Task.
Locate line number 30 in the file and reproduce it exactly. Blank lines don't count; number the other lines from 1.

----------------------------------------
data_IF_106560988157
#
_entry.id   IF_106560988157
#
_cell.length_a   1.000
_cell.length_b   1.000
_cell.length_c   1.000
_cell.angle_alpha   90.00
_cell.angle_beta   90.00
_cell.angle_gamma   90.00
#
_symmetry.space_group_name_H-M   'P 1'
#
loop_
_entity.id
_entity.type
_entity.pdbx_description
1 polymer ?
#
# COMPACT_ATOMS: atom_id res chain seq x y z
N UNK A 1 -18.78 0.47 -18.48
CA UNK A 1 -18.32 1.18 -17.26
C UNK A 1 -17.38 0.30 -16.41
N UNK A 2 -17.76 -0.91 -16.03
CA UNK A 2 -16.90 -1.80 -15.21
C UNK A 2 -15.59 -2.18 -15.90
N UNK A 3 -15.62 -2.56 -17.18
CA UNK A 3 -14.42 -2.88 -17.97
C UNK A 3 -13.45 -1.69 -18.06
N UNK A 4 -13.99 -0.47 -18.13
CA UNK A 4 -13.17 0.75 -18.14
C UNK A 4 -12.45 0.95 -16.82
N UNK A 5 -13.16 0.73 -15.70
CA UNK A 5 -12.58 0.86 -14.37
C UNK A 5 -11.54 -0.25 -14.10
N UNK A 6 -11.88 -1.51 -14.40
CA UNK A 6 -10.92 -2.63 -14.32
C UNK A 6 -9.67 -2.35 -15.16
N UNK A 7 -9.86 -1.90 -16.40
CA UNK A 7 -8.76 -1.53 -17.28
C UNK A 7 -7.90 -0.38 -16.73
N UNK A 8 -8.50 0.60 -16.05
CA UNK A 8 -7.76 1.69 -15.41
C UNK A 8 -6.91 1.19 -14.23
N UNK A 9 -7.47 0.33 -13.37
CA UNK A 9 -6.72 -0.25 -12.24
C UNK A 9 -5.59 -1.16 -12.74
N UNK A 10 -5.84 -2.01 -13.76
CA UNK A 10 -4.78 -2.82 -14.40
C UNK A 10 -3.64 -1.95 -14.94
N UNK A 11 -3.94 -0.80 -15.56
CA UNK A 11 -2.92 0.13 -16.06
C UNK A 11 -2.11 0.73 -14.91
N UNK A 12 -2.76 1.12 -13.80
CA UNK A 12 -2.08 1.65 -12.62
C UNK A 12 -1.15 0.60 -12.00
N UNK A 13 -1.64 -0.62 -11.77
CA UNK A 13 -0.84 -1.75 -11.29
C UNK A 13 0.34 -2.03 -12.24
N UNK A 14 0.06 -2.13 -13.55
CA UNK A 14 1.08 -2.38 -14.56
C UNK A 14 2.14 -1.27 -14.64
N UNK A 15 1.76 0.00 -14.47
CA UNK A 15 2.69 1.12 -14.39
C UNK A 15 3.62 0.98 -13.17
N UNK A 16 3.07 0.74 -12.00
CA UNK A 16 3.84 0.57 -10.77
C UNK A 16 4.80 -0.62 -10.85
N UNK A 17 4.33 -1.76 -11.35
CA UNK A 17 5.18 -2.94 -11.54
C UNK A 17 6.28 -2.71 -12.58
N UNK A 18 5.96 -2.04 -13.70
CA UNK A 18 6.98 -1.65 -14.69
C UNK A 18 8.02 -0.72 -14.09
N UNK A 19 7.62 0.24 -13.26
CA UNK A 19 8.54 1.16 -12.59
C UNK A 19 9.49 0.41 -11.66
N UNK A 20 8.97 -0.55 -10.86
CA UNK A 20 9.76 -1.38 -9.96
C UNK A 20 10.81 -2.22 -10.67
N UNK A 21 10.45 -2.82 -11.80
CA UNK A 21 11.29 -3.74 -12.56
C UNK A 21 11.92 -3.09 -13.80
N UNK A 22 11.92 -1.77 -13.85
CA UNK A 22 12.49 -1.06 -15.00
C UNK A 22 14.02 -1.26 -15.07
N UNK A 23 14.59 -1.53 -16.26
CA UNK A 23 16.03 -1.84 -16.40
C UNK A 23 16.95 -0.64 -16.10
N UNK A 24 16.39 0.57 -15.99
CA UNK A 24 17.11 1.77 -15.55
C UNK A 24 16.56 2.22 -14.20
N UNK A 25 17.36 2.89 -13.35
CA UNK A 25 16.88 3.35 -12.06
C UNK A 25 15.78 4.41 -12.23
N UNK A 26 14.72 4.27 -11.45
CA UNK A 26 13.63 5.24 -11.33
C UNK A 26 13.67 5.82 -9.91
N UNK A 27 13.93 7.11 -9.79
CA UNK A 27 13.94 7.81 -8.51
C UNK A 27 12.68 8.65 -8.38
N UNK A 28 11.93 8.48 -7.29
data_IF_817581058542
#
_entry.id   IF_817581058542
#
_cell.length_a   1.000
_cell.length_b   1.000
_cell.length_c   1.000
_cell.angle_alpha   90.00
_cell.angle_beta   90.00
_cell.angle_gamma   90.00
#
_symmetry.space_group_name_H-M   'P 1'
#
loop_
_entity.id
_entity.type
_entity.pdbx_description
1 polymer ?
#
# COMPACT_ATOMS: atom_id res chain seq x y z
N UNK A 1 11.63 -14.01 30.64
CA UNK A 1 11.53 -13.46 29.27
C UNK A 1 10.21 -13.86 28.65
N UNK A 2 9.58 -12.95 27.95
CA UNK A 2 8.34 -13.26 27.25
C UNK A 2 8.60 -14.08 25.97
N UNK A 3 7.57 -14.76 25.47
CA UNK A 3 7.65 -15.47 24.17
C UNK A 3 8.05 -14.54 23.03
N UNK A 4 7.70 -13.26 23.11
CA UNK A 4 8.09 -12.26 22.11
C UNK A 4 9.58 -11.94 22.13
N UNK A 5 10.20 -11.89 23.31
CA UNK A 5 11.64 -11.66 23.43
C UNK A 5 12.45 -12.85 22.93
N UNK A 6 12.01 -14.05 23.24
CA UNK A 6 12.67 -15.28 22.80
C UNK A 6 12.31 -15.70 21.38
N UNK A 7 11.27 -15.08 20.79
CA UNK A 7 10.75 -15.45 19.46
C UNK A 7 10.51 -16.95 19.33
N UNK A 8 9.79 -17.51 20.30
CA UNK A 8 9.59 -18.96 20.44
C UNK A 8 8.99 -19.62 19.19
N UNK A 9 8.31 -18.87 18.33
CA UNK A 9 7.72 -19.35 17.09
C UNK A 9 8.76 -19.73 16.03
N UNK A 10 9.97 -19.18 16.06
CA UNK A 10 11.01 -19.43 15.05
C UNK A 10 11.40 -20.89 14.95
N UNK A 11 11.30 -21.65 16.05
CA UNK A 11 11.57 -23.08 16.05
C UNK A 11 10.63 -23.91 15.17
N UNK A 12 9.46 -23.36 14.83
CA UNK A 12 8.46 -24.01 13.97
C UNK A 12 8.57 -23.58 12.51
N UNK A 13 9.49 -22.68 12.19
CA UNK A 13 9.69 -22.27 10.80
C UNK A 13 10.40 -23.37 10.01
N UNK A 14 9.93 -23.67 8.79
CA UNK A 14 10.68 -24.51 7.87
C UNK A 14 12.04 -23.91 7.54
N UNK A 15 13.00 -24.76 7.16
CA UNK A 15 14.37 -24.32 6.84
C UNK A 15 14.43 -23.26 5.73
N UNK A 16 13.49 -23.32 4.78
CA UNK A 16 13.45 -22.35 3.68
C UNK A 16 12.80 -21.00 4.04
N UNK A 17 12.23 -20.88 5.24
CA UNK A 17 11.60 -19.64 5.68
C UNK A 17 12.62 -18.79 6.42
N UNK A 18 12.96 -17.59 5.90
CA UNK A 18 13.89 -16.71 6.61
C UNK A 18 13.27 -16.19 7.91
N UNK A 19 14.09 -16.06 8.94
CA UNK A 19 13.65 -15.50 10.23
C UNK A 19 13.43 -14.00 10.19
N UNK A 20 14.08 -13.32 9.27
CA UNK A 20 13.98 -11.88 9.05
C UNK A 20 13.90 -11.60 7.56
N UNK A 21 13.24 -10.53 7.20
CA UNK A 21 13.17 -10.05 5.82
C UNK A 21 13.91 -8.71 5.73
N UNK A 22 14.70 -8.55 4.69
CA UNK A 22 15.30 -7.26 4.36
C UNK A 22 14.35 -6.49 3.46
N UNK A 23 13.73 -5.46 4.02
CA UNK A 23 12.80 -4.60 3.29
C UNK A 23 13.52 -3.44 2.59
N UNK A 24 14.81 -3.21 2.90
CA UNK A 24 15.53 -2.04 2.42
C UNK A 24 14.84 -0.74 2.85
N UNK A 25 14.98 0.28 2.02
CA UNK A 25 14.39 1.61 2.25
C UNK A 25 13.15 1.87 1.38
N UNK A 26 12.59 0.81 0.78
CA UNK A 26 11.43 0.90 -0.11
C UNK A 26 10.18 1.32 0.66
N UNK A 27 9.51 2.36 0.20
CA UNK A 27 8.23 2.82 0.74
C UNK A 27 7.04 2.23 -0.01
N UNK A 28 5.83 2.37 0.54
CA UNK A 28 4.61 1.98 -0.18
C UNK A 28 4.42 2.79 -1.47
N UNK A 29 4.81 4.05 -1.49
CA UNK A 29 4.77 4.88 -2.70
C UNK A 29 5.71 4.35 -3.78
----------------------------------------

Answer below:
N UNK A 4 -13.99 -0.47 -18.13